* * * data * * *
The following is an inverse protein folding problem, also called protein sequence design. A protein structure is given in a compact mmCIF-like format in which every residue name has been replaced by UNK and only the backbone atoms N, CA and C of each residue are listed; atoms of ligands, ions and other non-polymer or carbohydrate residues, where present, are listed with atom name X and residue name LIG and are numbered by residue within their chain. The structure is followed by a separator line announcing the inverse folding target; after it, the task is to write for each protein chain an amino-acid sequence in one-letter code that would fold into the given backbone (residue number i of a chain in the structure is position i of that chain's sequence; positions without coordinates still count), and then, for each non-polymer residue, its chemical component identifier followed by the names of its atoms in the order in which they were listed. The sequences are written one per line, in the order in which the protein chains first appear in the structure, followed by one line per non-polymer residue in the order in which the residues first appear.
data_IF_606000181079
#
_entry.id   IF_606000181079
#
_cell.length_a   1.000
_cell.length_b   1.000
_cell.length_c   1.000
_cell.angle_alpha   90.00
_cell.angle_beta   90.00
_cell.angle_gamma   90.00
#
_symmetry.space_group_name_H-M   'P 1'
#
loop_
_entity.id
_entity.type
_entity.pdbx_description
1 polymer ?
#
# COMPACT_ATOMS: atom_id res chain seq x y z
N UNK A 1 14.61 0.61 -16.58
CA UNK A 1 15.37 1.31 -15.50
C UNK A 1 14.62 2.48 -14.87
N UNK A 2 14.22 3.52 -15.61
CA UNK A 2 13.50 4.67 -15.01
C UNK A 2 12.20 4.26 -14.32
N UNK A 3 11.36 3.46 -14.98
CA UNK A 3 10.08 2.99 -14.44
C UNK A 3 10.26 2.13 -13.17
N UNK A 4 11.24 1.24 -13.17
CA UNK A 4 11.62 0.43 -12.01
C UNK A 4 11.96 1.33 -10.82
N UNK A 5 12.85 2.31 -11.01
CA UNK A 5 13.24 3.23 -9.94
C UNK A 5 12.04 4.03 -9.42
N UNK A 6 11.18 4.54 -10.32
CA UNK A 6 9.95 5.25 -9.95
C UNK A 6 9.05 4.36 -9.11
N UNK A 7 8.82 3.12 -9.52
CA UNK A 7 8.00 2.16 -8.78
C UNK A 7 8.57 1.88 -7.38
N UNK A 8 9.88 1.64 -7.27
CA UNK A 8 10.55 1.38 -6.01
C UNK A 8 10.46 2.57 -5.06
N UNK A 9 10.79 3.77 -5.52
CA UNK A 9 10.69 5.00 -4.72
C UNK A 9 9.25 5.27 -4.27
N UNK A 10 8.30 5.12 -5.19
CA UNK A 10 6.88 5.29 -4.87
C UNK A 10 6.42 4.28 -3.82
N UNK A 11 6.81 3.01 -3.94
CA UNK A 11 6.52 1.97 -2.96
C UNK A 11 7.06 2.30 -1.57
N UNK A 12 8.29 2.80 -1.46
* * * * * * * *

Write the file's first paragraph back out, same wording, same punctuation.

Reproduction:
The following is an inverse protein folding problem, also called protein sequence design. A protein structure is given in a compact mmCIF-like format in which every residue name has been replaced by UNK and only the backbone atoms N, CA and C of each residue are listed; atoms of ligands, ions and other non-polymer or carbohydrate residues, where present, are listed with atom name X and residue name LIG and are numbered by residue within their chain. The structure is followed by a separator line announcing the inverse folding target; after it, the task is to write for each protein chain an amino-acid sequence in one-letter code that would fold into the given backbone (residue number i of a chain in the structure is position i of that chain's sequence; positions without coordinates still count), and then, for each non-polymer residue, its chemical component identifier followed by the names of its atoms in the order in which they were listed. The sequences are written one per line, in the order in which the protein chains first appear in the structure, followed by one line per non-polymer residue in the order in which the residues first appear.